Funding awarded to develop warnings for deteriorating health

Youngsters at Manor Infant School and Nursery celebrate with headteacher Ashley Howard, centre. Picture: Habibur Rahman

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  • Researchers from Portsmouth and Oxford received funding
  • Electronic warning system will recognise when patients’ health deteriorates
  • New approach will create a better overall picture for each patient
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RESEARCHERS in Portsmouth have won £1.8m to develop an electronic early warning system to recognise when patients’ health deteriorates.

The project is seen as a step towards ‘digital’ hospitals, in which all sources of patient information are interlinked and available to healthcare staff, ensuring better patient safety.

Early-warning signs that a patient is deteriorating currently rely on nurses recognising signs, including blood pressure, heart rate and temperature.

Dr Jim Briggs, at the University of Portsmouth’s Centre for Healthcare Modelling and Informatics, said: ‘It’s important that the information already collected in hospital information systems is used to maximum advantage to the patient.

‘The project will extend the range of information that can be used to monitor deteriorating patients, which will have a significant impact on patient safety.’

The system will allow other values, such as blood test results or previous medical history, to be included in the assessment, creating a better overall picture of each patient.

Previous work has shown that specific at-risk patients can be identified up to 24 hours earlier using this method.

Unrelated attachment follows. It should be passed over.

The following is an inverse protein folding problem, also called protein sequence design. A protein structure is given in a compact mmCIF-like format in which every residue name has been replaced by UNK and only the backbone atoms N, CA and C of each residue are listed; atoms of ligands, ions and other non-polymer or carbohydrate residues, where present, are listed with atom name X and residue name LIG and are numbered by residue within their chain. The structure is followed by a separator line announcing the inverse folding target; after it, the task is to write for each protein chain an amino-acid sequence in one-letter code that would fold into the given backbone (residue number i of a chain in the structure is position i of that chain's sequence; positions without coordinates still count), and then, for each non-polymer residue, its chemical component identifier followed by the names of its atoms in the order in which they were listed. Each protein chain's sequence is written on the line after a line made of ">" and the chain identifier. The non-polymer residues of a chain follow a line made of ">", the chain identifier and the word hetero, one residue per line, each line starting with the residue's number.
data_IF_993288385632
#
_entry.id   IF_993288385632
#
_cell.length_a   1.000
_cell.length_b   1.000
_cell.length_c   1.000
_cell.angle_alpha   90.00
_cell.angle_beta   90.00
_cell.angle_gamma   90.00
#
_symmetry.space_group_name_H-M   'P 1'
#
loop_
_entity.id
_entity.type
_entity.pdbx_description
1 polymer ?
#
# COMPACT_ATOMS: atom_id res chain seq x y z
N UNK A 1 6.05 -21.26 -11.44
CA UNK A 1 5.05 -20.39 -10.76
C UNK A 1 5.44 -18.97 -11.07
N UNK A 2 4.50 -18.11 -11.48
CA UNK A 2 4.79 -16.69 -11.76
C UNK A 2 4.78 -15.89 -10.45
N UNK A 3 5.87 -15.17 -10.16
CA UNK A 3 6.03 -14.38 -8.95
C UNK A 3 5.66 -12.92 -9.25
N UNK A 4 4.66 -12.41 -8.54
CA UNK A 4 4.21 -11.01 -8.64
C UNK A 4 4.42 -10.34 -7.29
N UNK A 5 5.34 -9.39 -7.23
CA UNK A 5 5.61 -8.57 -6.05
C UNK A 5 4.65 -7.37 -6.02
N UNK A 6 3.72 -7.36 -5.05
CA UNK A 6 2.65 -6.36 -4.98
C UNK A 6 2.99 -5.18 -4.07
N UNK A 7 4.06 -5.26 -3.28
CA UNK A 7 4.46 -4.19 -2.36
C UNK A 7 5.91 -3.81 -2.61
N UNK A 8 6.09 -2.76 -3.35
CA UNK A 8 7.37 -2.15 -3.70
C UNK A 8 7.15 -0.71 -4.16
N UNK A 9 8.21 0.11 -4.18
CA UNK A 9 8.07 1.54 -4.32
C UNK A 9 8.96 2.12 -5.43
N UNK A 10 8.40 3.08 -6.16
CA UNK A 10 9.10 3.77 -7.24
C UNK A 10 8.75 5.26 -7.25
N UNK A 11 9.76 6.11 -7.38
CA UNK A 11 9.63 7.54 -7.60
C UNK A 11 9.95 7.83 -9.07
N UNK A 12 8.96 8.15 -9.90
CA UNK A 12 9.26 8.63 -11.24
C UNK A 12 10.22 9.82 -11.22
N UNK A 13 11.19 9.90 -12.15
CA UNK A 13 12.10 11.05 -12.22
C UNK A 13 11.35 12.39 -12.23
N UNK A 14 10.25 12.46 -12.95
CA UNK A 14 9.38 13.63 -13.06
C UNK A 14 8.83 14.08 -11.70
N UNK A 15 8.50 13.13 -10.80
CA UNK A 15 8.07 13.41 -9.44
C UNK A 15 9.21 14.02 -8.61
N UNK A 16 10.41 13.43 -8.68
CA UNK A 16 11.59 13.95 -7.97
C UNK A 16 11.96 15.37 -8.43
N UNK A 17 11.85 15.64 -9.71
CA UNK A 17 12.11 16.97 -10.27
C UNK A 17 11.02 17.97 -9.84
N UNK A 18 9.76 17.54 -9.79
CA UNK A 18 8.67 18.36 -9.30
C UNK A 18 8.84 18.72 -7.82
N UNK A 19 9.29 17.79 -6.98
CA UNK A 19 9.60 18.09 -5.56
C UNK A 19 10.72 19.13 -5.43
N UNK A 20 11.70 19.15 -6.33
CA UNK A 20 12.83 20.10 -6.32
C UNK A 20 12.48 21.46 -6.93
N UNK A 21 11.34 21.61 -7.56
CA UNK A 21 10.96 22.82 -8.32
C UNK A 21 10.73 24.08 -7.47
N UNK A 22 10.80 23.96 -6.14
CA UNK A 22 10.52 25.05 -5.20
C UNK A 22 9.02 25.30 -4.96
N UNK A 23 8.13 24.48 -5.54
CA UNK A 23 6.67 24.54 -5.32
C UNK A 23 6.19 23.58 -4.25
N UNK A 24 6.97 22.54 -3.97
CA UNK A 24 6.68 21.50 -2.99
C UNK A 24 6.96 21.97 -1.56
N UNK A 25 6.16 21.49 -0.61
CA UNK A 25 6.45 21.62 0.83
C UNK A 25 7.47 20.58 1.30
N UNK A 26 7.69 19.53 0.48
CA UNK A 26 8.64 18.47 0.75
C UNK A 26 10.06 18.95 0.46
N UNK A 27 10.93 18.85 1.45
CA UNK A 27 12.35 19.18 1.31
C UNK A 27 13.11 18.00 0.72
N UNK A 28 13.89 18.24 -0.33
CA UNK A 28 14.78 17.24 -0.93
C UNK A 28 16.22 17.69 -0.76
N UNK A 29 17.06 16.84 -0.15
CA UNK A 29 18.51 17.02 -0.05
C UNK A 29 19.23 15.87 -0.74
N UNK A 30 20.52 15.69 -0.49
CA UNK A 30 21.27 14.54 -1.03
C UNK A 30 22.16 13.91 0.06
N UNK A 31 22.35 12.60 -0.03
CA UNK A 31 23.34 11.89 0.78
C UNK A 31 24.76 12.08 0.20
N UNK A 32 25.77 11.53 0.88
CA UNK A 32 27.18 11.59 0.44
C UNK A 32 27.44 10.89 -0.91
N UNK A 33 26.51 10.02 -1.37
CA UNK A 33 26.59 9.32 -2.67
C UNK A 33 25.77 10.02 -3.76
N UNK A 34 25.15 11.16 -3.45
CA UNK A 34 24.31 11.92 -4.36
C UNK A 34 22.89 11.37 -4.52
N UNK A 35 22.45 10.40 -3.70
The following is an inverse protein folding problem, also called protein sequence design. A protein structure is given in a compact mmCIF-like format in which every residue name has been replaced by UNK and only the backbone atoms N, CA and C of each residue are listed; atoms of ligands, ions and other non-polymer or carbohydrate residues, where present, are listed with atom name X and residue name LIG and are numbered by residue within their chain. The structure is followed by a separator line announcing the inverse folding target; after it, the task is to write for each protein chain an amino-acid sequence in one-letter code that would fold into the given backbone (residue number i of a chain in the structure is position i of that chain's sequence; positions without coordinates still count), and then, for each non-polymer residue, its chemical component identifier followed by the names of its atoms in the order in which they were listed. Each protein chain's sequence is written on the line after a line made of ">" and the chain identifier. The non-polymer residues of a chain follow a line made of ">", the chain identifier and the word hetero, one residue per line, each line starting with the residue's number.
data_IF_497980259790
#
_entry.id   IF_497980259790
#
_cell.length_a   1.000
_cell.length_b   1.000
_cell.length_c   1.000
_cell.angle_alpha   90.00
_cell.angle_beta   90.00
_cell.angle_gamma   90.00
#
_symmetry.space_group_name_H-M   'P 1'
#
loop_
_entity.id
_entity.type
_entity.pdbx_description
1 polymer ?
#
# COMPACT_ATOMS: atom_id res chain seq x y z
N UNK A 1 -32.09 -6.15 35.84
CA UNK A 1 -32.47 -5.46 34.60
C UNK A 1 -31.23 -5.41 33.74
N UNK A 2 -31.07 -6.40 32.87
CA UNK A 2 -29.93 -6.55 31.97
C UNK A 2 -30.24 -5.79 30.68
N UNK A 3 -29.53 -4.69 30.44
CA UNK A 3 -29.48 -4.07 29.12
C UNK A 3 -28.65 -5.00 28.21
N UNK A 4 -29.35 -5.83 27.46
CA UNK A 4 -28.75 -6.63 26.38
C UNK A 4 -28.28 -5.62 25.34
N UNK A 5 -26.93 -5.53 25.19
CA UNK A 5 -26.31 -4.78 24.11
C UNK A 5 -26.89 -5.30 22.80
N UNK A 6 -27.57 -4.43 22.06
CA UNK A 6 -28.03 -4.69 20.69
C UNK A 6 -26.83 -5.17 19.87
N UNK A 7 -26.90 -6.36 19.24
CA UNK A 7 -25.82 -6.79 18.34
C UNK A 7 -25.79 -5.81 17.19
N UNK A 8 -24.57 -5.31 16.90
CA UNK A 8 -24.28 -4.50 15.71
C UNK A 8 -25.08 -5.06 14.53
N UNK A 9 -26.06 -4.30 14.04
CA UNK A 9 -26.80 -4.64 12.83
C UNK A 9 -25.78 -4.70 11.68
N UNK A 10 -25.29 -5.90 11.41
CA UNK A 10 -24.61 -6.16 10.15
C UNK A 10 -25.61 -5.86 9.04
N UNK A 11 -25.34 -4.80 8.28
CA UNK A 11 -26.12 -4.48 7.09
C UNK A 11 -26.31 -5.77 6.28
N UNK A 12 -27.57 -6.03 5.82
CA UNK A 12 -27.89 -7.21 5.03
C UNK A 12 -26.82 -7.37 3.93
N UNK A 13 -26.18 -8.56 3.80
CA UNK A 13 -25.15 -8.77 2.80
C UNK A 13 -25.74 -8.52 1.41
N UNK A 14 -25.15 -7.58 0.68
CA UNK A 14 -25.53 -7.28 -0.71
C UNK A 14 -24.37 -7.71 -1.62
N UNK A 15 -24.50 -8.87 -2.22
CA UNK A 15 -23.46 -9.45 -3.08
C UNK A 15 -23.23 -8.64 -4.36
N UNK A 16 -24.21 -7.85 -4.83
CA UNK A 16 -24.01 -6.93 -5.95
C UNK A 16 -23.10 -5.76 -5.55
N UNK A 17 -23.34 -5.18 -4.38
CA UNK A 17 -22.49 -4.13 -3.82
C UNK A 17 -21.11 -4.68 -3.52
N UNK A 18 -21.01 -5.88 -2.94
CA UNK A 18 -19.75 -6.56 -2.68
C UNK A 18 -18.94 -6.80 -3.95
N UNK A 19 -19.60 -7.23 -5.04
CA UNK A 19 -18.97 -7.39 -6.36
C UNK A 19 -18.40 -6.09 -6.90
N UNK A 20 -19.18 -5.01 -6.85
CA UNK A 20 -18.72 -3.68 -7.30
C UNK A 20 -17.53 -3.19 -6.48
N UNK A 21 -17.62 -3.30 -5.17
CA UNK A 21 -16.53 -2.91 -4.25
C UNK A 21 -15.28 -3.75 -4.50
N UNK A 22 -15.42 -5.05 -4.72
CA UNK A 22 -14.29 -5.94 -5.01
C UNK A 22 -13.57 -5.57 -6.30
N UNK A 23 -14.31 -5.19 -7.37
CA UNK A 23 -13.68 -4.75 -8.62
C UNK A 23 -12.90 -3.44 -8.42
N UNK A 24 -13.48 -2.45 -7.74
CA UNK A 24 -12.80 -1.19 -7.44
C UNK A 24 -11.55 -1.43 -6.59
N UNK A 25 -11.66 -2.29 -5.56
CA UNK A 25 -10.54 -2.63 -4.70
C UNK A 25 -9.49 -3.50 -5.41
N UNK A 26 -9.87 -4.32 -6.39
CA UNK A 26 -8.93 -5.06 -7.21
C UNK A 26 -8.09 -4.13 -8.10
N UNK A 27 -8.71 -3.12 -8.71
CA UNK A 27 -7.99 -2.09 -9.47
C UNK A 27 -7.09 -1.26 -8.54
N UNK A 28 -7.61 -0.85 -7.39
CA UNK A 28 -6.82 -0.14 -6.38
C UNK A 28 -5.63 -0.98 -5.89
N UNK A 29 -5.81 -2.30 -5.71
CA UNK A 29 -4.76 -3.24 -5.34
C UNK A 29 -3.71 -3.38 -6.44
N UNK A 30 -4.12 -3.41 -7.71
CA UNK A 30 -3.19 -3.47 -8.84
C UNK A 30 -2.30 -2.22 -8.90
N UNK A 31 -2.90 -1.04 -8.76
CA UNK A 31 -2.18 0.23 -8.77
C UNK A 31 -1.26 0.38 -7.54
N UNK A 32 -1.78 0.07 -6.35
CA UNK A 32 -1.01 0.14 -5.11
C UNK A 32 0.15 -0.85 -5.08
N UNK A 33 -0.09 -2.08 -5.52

The collaboration combines expertise and resources from Queen Alexandra Hospital and the University of Portsmouth, and NHS and academics in Oxford to come up with a new approach to identifying faster those patients at higher risk of needing intensive care.

The team from Portsmouth Hospitals NHS Trust is led by Dr Greta Westwood and includes Professor David Prytherch, a clinical outcomes researcher.

He said: ‘This system will combine routinely collected clinical data, currently stored on different hospital computers, into a single index to identify deteriorating patients more quickly and so enable a faster clinical response.’

Carol Elliott, senior lead for Healthwatch Portsmouth said she supported the idea.

‘We’re aware that some hospitals are already trialling electronic devices that enable staff to monitor vital signs to respond quickly to patients at risk of reaching critical conditions.

‘Prompt identification will be able to support nursing staff to respond in good time, which will ultimately help reduce the risk of death or long stays in hospital.

‘Given the time and resource pressures nursing staff are under there is always an element of human error in missing vital signs, therefore anything that reliably assists them in identifying those most at risk and preventing that deterioration is a good thing.’